ACE Act provides opportunity to fund wildlife conflict reduction nationwide
Across the United States, iconic wildlife like grizzly bears, wolves, and other endangered and threatened species share lands and waters with humans and incur costs to livestock production and other resource-based livelihoods. Grizzly bears and wolves depredate and stress livestock. Golden Eagles predate lambs. Seals compete with fisherman for valued catch.
Given the expanding range and population of such species, including reintroduction efforts of large carnivores throughout their historic range, the need for additional wildlife-livestock conflict prevention work and depredation compensation is rapidly increasing. At the same time, federal funding to support non-lethal conflict prevention work and supplement state-level livestock depredation compensation funds has remained relatively flat, and nowhere near enough to meet the demand.
This is evident in the Wolf Livestock Loss Demonstration Project Grant Program (“Tester Funds”) administered by the U.S. Fish and Wildlife Service (FWS) authorized in 2009, which continues to receive only $1 million annually in funding. This program provides grants to state agencies to administer non-lethal conflict prevention techniques, and supplement existing state programs that compensate producers for livestock loss, but is often nearly fully expended in only a handful of western states, while being species specific to wolves. Recognizing that this annual appropriation falls well short of the need, Congress authorized the Grant Program in the America’s Conservation Enhancement Act of 2020.
The “Grant Program for Losses of Livestock Due to Depredation by Federally Protected Species (Grant Program)” within the American Conservation Enhancements (ACE) act, if fully funded, would provide $15 million annually through Fiscal Year 2025 for state-implemented compensation and conflict prevention programs.
We envision landscapes where people and wildlife can thrive, where effective and practical management practices work in concert with constructive state and federal policy to reduce conflicts, and where economic solutions support resilient, productive and biologically diverse working lands.
Durable conservation of species important to the American public requires wildlife management strategies that are informed by and supported by those living in wild and working landscapes. Building that support requires funding on the ground, and it also requires capacity in state and federal agencies. Added capacity provided through the Grant Program to implement non-lethal conflict prevention methods will benefit people and wildlife, bringing us closer to our vision of healthy, connected landscapes and vibrant livelihoods.
What agencies will be able to apply for this funding?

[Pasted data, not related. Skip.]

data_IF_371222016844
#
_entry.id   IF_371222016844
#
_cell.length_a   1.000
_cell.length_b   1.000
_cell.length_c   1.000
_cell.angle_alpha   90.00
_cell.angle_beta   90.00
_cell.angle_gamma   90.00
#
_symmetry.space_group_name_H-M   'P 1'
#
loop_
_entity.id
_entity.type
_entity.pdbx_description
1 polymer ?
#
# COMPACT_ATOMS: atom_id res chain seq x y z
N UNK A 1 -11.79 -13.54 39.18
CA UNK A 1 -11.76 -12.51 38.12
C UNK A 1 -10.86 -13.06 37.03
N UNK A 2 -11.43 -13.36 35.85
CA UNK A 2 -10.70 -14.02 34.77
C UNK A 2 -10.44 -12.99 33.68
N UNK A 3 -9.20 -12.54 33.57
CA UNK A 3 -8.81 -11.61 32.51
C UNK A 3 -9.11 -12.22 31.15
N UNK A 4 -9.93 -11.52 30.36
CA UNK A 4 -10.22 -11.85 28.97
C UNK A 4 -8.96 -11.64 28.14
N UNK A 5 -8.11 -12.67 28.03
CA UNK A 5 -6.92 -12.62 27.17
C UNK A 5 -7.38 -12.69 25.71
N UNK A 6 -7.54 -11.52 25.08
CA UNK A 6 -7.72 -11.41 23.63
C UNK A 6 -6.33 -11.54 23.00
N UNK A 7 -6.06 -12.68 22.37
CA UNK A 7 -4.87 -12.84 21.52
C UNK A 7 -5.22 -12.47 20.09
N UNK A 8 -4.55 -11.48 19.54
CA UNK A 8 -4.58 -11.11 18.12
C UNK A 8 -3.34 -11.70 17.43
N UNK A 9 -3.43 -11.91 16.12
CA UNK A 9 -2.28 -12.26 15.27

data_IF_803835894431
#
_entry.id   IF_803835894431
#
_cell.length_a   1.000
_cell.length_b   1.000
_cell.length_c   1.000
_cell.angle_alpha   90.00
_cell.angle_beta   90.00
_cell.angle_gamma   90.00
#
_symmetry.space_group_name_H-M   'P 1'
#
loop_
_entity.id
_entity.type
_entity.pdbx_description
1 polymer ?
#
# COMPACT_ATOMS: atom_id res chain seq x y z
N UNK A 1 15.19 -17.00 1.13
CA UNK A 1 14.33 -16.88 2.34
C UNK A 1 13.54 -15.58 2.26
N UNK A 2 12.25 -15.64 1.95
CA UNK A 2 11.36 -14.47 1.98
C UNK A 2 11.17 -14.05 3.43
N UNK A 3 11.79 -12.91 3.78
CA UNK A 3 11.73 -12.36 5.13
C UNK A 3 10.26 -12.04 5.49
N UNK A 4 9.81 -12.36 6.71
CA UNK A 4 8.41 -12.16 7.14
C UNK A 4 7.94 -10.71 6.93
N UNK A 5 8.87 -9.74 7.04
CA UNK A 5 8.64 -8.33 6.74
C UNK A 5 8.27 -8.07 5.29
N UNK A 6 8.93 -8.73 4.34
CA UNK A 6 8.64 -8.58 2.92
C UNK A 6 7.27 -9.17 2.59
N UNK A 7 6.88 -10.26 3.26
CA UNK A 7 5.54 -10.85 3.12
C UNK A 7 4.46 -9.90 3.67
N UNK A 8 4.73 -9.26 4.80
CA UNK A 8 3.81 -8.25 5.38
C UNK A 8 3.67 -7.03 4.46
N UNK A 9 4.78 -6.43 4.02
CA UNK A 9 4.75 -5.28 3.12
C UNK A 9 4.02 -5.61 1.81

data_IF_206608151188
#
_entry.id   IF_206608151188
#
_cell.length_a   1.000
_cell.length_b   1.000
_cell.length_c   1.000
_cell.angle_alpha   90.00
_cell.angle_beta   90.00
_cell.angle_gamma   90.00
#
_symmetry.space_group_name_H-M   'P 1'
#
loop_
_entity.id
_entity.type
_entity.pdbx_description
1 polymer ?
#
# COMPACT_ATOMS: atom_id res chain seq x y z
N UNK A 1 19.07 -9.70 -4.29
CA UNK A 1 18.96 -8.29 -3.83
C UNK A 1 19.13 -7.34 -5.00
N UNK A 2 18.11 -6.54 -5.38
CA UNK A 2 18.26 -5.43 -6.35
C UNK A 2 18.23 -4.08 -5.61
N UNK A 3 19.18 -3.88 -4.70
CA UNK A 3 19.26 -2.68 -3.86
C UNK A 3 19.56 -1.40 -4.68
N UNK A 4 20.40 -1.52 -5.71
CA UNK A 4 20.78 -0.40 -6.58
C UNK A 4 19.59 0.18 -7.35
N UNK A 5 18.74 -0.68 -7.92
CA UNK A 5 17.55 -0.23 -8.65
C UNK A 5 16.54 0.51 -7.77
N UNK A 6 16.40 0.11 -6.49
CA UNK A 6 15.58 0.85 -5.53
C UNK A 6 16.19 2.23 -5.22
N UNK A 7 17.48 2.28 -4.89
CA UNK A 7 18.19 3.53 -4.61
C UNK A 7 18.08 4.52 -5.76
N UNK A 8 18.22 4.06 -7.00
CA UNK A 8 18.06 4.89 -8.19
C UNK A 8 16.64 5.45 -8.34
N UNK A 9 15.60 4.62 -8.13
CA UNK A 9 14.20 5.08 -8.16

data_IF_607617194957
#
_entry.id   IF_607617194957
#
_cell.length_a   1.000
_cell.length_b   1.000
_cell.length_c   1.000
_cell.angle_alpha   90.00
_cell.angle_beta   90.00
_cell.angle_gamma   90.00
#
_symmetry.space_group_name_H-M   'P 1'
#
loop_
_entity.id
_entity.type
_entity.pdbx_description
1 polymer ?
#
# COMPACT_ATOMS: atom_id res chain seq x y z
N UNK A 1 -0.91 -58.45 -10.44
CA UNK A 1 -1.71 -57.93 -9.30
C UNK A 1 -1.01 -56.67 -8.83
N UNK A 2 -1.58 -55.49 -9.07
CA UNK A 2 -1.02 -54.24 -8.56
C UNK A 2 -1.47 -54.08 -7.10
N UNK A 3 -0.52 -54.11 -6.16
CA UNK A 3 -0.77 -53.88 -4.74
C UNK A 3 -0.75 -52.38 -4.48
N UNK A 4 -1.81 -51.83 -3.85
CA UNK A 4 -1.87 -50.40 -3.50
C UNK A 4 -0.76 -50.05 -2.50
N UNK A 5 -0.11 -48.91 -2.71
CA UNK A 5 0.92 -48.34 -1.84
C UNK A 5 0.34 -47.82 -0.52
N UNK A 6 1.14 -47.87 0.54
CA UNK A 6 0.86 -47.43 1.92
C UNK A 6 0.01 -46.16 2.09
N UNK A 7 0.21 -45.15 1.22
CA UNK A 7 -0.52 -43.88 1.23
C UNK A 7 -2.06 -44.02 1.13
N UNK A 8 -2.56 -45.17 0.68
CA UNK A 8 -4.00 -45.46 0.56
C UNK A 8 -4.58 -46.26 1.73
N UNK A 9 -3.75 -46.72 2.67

State Fish and Game agencies
State livestock loss boards or wherever this authority is housed to administer damage compensation programs
State departments of agriculture, depending on eligibility and structure of depredation compensation funds
If cooperative agreement is in place, then potentially United States Department of Agriculture Wildlife Services (USDA WS) at state-level
How does this opportunity Interact with Tester Funds?
Tester funds will likely sunset if the ACE act is funded, though there is no explicit requirement in statute for this to be the case. However, in spirit, this is a renewal and modernization of the Tester Funds that captures both the expanded funding need and increased range of species conflicts beyond wolves.
What wildlife species will these funds be eligible to cover?
While the Tester funds only cover wolves, the ACE act covers federally managed species and federally recovered species is covered as well, opening up funding for grizzly bear conflicts and certain avian conflicts for sheep producers
This funding holds nationwide significance and can support any state experiencing conflicts with federally endangered or delisted species.
Who will these funds be administered through?
The USDA or the Department of the Interior (DOI) in coordination are authorized to administer funding.
These funds would likely be administered through the Fish and Wildlife Service due to institutional memory in administering Tester funds and the nexus with the Endangered Species Act. USFWS administers the Tester funds and this would follow precedent.
Keys to Successful Wildlife Policies
From the 3 S's to the 4C's
Wondering why livestock-loss compensation is so important? It is one of the Four C's of conflict reduction. We envision landscapes where people, livestock, and wildlife all thrive, where effective and practical management practices work in concert with constructive state and federal policy to reduce conflicts, and where economic solutions support resilient, biodiverse working lands. The clearest path to this vision is the 4C’s framework.
“To waste, to destroy our natural resources, to skin and exhaust the land instead of using it so as to increase its usefulness, will result in undermining in the days of our children the very prosperity which we ought by right to hand down to them amplified and developed.”
- Theodore Roosevelt
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